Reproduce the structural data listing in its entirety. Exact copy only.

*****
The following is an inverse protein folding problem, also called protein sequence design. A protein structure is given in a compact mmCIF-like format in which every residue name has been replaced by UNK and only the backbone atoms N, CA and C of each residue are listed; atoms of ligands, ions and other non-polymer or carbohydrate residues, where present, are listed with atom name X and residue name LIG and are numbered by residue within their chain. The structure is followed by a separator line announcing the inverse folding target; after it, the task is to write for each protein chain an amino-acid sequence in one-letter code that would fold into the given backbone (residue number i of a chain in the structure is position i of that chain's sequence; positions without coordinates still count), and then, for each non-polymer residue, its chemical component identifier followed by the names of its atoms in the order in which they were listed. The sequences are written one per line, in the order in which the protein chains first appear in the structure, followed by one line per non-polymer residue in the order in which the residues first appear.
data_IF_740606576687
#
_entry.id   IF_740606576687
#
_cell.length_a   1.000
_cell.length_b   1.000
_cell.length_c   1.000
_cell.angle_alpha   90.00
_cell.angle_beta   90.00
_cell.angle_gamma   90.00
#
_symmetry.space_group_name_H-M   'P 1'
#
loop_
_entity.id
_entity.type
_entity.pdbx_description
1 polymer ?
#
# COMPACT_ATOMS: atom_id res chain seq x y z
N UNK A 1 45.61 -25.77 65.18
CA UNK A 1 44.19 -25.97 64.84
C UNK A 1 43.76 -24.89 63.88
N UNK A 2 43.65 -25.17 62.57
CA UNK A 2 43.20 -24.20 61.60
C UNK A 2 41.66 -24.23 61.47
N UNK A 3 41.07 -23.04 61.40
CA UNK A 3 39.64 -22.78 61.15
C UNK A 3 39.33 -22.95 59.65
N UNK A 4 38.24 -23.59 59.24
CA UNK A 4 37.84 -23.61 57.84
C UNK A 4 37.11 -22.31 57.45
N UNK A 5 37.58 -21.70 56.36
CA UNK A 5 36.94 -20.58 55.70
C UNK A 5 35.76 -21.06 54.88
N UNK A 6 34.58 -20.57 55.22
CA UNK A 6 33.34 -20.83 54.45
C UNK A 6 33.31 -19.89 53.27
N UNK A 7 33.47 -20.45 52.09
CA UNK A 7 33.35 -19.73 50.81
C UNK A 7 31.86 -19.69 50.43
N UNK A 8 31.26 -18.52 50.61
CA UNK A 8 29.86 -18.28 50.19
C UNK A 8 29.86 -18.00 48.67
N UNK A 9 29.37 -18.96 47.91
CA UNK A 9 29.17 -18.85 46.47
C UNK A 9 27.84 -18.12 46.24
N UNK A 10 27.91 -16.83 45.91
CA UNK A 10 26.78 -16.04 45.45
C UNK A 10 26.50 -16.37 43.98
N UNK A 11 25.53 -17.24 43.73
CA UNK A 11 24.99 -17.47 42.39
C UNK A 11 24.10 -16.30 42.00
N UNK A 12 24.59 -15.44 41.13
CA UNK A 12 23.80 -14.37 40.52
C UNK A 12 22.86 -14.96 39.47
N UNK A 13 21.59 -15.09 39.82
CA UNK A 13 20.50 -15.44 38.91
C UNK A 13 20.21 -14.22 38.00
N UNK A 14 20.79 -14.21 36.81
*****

The following is an inverse protein folding problem, also called protein sequence design. A protein structure is given in a compact mmCIF-like format in which every residue name has been replaced by UNK and only the backbone atoms N, CA and C of each residue are listed; atoms of ligands, ions and other non-polymer or carbohydrate residues, where present, are listed with atom name X and residue name LIG and are numbered by residue within their chain. The structure is followed by a separator line announcing the inverse folding target; after it, the task is to write for each protein chain an amino-acid sequence in one-letter code that would fold into the given backbone (residue number i of a chain in the structure is position i of that chain's sequence; positions without coordinates still count), and then, for each non-polymer residue, its chemical component identifier followed by the names of its atoms in the order in which they were listed. The sequences are written one per line, in the order in which the protein chains first appear in the structure, followed by one line per non-polymer residue in the order in which the residues first appear.
data_IF_740606576687
#
_entry.id   IF_740606576687
#
_cell.length_a   1.000
_cell.length_b   1.000
_cell.length_c   1.000
_cell.angle_alpha   90.00
_cell.angle_beta   90.00
_cell.angle_gamma   90.00
#
_symmetry.space_group_name_H-M   'P 1'
#
loop_
_entity.id
_entity.type
_entity.pdbx_description
1 polymer ?
#
# COMPACT_ATOMS: atom_id res chain seq x y z
N UNK A 1 45.61 -25.77 65.18
CA UNK A 1 44.19 -25.97 64.84
C UNK A 1 43.76 -24.89 63.88
N UNK A 2 43.65 -25.17 62.57
CA UNK A 2 43.20 -24.20 61.60
C UNK A 2 41.66 -24.23 61.47
N UNK A 3 41.07 -23.04 61.40
CA UNK A 3 39.64 -22.78 61.15
C UNK A 3 39.33 -22.95 59.65
N UNK A 4 38.24 -23.59 59.24
CA UNK A 4 37.84 -23.61 57.84
C UNK A 4 37.11 -22.31 57.45
N UNK A 5 37.58 -21.70 56.36
CA UNK A 5 36.94 -20.58 55.70
C UNK A 5 35.76 -21.06 54.88
N UNK A 6 34.58 -20.57 55.22
CA UNK A 6 33.34 -20.83 54.45
C UNK A 6 33.31 -19.89 53.27
N UNK A 7 33.47 -20.45 52.09
CA UNK A 7 33.35 -19.73 50.81
C UNK A 7 31.86 -19.69 50.43
N UNK A 8 31.26 -18.52 50.61
CA UNK A 8 29.86 -18.28 50.19
C UNK A 8 29.86 -18.00 48.67
N UNK A 9 29.37 -18.96 47.91
CA UNK A 9 29.17 -18.85 46.47
C UNK A 9 27.84 -18.12 46.24
N UNK A 10 27.91 -16.83 45.91
CA UNK A 10 26.78 -16.04 45.45
C UNK A 10 26.50 -16.37 43.98
N UNK A 11 25.53 -17.24 43.73
CA UNK A 11 24.99 -17.47 42.39
C UNK A 11 24.10 -16.30 42.00
N UNK A 12 24.59 -15.44 41.13
CA UNK A 12 23.80 -14.37 40.52
C UNK A 12 22.86 -14.96 39.47
N UNK A 13 21.59 -15.09 39.82
CA UNK A 13 20.50 -15.44 38.91
C UNK A 13 20.21 -14.22 38.00
N UNK A 14 20.79 -14.21 36.81